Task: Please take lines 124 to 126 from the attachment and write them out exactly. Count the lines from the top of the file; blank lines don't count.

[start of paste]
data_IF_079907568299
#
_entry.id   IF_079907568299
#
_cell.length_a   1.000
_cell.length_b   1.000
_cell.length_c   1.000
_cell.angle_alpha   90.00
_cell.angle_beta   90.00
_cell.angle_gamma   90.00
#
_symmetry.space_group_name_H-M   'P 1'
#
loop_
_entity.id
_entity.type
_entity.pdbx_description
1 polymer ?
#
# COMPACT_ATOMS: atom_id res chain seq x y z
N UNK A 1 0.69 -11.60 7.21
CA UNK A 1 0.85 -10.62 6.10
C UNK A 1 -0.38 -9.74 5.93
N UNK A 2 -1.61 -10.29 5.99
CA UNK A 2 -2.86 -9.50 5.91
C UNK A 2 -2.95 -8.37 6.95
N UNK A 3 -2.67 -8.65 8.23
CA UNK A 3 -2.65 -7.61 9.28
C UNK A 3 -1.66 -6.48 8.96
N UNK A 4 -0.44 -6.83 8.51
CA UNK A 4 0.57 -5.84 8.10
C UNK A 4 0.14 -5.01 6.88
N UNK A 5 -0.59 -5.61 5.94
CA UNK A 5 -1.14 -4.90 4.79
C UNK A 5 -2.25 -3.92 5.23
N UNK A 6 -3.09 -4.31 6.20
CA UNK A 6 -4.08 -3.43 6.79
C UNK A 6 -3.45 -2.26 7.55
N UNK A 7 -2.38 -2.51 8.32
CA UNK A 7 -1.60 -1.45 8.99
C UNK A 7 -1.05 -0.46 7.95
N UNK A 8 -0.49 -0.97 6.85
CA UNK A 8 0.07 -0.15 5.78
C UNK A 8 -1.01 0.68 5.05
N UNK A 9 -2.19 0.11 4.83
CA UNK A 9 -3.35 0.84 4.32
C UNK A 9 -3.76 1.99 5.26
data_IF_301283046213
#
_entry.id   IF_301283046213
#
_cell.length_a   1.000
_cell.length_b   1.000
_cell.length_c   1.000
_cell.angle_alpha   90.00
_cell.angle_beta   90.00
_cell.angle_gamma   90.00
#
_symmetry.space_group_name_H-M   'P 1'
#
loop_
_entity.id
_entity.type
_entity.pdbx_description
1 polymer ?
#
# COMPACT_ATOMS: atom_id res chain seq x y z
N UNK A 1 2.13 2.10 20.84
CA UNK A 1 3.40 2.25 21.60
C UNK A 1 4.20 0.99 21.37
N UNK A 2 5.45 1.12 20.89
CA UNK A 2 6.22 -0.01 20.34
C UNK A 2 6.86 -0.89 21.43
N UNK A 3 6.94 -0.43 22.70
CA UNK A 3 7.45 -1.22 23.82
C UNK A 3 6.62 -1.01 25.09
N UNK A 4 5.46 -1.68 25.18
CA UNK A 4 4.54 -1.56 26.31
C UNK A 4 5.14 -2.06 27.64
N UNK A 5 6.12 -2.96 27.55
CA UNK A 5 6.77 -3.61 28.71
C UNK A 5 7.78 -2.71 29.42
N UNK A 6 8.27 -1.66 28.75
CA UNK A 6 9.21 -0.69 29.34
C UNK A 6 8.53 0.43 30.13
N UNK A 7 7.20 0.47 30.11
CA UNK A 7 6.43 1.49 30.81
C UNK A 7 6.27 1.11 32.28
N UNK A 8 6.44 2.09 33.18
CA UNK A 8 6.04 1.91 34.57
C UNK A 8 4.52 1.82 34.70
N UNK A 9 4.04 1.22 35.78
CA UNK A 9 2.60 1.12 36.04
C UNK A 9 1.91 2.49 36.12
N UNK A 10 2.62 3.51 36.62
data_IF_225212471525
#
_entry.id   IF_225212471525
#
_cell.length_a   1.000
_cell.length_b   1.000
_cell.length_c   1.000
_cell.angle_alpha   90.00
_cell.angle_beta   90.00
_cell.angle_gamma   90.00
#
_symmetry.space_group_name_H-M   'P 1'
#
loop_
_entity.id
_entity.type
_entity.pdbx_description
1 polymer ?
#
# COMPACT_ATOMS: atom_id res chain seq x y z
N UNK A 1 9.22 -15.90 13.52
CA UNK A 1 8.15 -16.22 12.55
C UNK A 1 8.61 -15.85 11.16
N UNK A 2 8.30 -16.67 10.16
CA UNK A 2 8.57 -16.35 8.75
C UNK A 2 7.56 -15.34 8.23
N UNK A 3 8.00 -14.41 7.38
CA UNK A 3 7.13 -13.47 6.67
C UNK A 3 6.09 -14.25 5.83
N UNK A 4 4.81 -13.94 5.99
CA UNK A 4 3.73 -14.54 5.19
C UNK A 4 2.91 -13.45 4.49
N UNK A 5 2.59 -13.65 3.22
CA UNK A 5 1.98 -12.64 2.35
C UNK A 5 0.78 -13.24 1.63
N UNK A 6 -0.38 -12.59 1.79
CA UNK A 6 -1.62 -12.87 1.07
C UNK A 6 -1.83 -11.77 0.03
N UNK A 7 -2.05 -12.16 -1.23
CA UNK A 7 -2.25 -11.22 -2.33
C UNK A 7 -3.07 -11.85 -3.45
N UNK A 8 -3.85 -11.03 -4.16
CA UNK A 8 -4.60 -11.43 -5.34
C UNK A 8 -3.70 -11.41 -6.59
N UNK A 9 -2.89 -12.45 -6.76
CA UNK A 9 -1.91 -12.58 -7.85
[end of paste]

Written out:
C UNK A 3 6.09 -14.25 5.83
N UNK A 4 4.81 -13.94 5.99
CA UNK A 4 3.73 -14.54 5.19